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When bad behaviour gets worse?

Discussion in 'Behaviour' started by mathsboy3, Jun 18, 2011.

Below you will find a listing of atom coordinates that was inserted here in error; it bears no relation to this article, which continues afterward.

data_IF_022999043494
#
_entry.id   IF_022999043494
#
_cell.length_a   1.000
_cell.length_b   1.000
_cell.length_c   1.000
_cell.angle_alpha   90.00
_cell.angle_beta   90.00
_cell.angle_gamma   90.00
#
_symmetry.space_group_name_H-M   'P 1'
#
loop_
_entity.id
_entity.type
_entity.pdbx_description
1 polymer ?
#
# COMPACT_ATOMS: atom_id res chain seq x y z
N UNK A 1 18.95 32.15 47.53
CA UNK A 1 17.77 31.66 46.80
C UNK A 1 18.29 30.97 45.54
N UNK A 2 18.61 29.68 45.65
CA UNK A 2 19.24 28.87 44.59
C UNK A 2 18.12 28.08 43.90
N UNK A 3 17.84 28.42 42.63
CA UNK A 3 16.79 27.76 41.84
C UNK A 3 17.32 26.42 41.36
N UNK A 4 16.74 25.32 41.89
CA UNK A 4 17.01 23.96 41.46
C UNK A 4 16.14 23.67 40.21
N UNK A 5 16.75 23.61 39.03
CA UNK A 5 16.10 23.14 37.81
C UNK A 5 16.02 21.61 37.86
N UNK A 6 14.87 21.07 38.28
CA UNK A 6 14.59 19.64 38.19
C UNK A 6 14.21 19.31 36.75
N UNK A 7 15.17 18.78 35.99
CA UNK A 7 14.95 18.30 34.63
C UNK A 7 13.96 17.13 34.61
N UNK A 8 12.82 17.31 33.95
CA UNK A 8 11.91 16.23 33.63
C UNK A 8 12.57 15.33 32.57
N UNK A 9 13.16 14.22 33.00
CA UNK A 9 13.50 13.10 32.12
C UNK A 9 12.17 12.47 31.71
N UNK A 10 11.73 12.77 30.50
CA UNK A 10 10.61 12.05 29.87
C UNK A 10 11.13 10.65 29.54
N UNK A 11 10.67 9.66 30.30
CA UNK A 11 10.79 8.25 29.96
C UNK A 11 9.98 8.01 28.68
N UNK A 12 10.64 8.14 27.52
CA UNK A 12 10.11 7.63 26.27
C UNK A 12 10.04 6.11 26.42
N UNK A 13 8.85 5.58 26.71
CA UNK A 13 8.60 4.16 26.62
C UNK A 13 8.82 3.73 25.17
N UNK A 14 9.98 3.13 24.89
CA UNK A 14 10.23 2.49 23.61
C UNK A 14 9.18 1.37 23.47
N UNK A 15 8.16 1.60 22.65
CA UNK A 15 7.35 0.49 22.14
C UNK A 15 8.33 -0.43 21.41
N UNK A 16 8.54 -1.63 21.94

1. I am currently teaching KS3/KS4 in a school where the discipline system is not working. Behaviour has gone downhill since the start of the year because students realise the consequences for poor behaviour are non existent! For example, telling a teacher to 'f*** off' results in being sent home (a day off!!) and then a day in isolation with their tutor on return. The refusal to follow instructions is a daily occurrence!! Students regularly play on mobile phones then refuse to hand over following numerous warnings!! They never (or very rarely) attend detentions, even with senior leaders, and there seems to be no consequence to this! To my knowledge, the school has excluded only 2 students so far this year and they were both for assault (teachers being punched and kicked). The inclusive policy of keeping students in class at all costs is having a massive negative effect on the learning of all and the morale of staff!! I am fairly new to teaching (2nd year) and have to say, this is not what I expected to find. I find I do very little teaching but a massive amount of crowd control!! I can't wait for the end of the year!! Any advice would be welcome!!